"The vast majority of the 200 odd posts are by the militant remainers predicting the end of the world, insulting anyone who disagrees with them and making fatuous jokes about blue passports. "

If you see the debate through this distorting filter then I guess you would be fed up with the debate. But I don't recognise that - the remainers here are for the most part frustrated but reasonably civil by UKC standards. There are still plenty of people trying to make sensible points if you look first before applying your filter.  And given the current state of Brexit you can hardly blame them for cracking jokes about the process. 

 

krikoman - on 10 Jul 2018
In reply to pec:

 

>  The vast majority of the 200 odd posts are by the militant remainers predicting the end of the world, insulting anyone who disagrees with them ......

You do read your own posts, don't you? (if not, you might take a quick look, before posting more along the line of the above)

1
pec on 10 Jul 2018
In reply to MG:

> Remind me which side of the argument phrases like "enemies of the people" and "traitors", "remoaners" and "f*ck business" emminate from.  Now, where does contempt mostly lie? 

If you actually read my posts you'll see I'm talking about the threads on ukc, remoaners crops up occasionally though that's hardly contemptuous, but I've not seen the other phrases used on here.

 

2
Jim C - on 11 Jul 2018
In reply to Marmoteer:

> Regardless of party politics and my Brexit point of view, I would like Davies and Johnson to remain in their jobs.  They can then remain accountable for the success or failure of Brexit.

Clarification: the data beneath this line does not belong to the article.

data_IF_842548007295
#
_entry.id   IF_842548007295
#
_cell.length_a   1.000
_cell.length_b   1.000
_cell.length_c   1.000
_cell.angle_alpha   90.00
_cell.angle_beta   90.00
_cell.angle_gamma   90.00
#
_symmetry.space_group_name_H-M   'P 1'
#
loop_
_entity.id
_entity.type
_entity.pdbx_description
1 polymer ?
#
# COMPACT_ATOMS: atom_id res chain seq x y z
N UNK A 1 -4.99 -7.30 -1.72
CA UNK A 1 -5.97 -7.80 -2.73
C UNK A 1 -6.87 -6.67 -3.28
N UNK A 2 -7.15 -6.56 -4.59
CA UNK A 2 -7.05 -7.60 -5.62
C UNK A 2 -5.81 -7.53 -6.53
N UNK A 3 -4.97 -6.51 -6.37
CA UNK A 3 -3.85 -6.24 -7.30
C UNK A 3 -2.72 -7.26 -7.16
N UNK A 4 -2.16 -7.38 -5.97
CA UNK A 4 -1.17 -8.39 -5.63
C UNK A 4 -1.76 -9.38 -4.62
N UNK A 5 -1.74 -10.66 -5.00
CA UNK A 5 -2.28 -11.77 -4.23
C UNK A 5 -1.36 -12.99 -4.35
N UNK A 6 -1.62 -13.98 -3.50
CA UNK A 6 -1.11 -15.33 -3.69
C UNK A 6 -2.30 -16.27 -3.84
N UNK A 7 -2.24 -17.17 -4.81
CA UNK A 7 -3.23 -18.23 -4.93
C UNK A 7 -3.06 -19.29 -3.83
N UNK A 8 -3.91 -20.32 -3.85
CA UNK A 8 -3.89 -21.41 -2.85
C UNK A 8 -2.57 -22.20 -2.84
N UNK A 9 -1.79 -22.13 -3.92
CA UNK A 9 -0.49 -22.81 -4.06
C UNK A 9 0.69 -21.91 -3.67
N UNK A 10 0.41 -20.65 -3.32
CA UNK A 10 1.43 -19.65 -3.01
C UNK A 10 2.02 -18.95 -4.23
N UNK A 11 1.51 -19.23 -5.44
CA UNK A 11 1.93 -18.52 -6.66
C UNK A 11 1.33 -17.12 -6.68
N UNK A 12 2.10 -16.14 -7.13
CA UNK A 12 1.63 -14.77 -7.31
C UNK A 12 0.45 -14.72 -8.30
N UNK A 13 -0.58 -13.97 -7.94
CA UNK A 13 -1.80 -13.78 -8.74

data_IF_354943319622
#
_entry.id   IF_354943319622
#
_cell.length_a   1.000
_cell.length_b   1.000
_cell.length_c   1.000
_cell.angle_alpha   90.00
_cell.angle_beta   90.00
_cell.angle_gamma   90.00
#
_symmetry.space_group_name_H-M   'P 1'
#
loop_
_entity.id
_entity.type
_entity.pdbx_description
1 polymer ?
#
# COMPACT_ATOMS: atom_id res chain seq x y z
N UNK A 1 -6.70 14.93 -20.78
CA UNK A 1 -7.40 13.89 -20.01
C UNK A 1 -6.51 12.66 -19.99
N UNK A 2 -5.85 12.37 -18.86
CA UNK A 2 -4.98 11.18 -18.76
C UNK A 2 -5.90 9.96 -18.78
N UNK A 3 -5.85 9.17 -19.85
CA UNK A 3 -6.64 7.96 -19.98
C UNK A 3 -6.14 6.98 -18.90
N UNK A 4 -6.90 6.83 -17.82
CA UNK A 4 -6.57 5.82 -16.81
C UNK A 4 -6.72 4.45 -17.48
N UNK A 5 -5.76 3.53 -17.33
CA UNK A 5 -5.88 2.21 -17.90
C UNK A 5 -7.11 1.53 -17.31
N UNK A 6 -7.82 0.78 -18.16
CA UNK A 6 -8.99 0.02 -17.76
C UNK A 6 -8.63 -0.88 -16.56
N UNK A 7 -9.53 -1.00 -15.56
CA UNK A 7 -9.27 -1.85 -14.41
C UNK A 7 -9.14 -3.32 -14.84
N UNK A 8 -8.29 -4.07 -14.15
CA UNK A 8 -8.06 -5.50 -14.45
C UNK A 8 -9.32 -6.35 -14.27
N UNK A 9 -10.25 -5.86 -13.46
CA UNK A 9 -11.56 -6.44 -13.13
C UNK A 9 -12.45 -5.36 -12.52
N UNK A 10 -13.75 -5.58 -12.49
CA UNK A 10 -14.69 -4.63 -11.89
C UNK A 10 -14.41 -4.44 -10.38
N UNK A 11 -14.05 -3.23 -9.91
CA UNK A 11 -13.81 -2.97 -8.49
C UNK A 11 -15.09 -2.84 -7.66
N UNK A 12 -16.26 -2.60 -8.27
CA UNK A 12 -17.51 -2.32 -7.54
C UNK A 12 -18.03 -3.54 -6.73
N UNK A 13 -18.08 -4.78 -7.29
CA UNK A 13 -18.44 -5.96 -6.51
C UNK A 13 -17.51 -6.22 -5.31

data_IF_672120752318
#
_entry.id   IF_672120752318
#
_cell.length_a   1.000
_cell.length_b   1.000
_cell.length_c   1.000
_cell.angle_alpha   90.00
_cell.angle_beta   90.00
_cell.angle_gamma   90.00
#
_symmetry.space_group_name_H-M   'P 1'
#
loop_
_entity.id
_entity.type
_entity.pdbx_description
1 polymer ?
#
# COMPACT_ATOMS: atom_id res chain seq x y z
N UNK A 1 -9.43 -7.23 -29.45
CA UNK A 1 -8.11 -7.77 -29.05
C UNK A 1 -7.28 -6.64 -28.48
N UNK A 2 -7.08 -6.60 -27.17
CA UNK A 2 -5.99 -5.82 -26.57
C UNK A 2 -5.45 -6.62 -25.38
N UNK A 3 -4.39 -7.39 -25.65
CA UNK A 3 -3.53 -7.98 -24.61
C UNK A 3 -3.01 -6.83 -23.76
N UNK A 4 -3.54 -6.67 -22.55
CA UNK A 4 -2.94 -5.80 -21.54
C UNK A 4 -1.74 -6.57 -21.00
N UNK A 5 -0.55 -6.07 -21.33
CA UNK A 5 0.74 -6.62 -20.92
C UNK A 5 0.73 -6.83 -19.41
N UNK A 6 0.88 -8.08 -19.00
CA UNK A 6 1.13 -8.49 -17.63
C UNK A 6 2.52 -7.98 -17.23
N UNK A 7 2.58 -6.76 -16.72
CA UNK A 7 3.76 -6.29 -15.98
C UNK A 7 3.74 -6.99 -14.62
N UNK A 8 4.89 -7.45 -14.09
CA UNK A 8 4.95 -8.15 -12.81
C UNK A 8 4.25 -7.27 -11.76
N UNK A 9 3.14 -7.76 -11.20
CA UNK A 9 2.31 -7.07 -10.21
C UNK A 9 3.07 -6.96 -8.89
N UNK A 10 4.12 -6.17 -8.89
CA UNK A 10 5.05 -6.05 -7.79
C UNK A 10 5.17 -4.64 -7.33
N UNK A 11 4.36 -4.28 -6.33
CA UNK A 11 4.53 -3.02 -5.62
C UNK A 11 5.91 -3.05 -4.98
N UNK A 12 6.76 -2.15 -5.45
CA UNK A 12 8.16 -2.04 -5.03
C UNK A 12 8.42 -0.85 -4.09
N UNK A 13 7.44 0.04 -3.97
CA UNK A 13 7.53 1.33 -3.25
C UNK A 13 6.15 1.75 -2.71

I'm pretty sure Davis could not be held responsible for the failure of the negotiations, he was kept out well of the loop, so much so that the 'Chequers'  proposal  was never even shown to him before it was announced. It was Oliver Robbins the No10 civil servant that was leading the negotiations with Barnier, so all the concessions given to the EU are down to No10. 

Boris, I have no clue what involvement he had,but I would again guess that No10 have kept him in the dark too. 

Post edited at 01:31
1
Rob Exile Ward on 11 Jul 2018
In reply to Jim C:

You must live in a parallel universe. In 2 years Davis was solely responsible for negotiations, and barely turned up. If he was out of the loop by the end, it will have been because May finally realised he was both breathtakingly ignorant and utterly ineffectual.

2
summo on 11 Jul 2018
In reply to Rob Exile Ward:

> You must live in a parallel universe. In 2 years Davis was solely responsible for negotiations, and barely turned up.

You do realise that as head of negotiations you are not spending your life in a room with Barnier?

Both sides will have teams of staff, public and private, legal, financial and industry experts; who will each have their own team leader reporting into Davis or Barnier. 

There is no real need for Davis and Barnier to ever meet, other than a photo call for the press, where much was made of the fact that they did not have many folders or paperwork with them, but why would they.

> If he was out of the loop by the end, it will have been because May finally realised he was both breathtakingly ignorant and utterly ineffectual.

She does have a habit of over trusting her closest aides. Like those shown the door after the GE campaign.

 

Duncan Bourne - on 11 Jul 2018
In reply to Jim C:

 

> Boris, I have no clue what involvement he had,but I would again guess that No10 have kept him in the dark too. <

I think most people would want to keep him in the dark. Preferably a cellar